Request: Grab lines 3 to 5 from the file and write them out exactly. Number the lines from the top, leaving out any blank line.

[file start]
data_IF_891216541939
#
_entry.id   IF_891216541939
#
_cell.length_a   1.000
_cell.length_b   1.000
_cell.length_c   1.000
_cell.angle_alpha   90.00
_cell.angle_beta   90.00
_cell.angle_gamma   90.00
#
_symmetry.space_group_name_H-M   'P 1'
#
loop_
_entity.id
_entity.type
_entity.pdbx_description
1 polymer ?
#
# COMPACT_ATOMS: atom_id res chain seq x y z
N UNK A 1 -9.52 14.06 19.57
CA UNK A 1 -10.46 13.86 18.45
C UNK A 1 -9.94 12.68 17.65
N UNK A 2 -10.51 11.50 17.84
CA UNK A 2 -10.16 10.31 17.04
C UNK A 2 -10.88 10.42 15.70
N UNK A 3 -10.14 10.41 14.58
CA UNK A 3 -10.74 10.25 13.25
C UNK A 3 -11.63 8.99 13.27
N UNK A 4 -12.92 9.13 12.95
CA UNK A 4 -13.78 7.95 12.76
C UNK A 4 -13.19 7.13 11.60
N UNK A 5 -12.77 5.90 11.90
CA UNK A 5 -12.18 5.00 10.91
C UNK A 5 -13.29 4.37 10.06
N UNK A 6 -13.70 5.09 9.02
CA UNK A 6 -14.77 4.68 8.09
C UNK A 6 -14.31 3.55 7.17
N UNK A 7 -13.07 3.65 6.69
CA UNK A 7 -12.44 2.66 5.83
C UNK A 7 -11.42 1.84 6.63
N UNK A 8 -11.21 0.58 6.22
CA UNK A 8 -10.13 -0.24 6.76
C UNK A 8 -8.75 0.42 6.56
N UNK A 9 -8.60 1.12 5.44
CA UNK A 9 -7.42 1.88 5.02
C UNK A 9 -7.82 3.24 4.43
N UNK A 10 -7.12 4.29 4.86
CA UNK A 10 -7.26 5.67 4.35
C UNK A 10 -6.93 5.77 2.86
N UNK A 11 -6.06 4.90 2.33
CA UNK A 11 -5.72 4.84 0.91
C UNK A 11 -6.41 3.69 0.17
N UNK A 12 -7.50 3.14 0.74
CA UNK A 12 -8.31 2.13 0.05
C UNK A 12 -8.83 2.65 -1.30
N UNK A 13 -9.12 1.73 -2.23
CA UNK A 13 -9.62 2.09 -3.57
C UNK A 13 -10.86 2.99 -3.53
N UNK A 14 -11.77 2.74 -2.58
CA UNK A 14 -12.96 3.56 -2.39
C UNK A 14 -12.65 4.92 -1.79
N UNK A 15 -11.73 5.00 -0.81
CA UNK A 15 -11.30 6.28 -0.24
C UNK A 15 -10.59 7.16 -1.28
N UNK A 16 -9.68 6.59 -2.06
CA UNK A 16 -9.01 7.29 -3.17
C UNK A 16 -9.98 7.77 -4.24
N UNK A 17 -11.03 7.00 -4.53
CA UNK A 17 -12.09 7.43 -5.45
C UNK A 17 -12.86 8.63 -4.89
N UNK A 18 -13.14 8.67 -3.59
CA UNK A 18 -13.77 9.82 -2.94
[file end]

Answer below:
_entry.id   IF_891216541939
#
_cell.length_a   1.000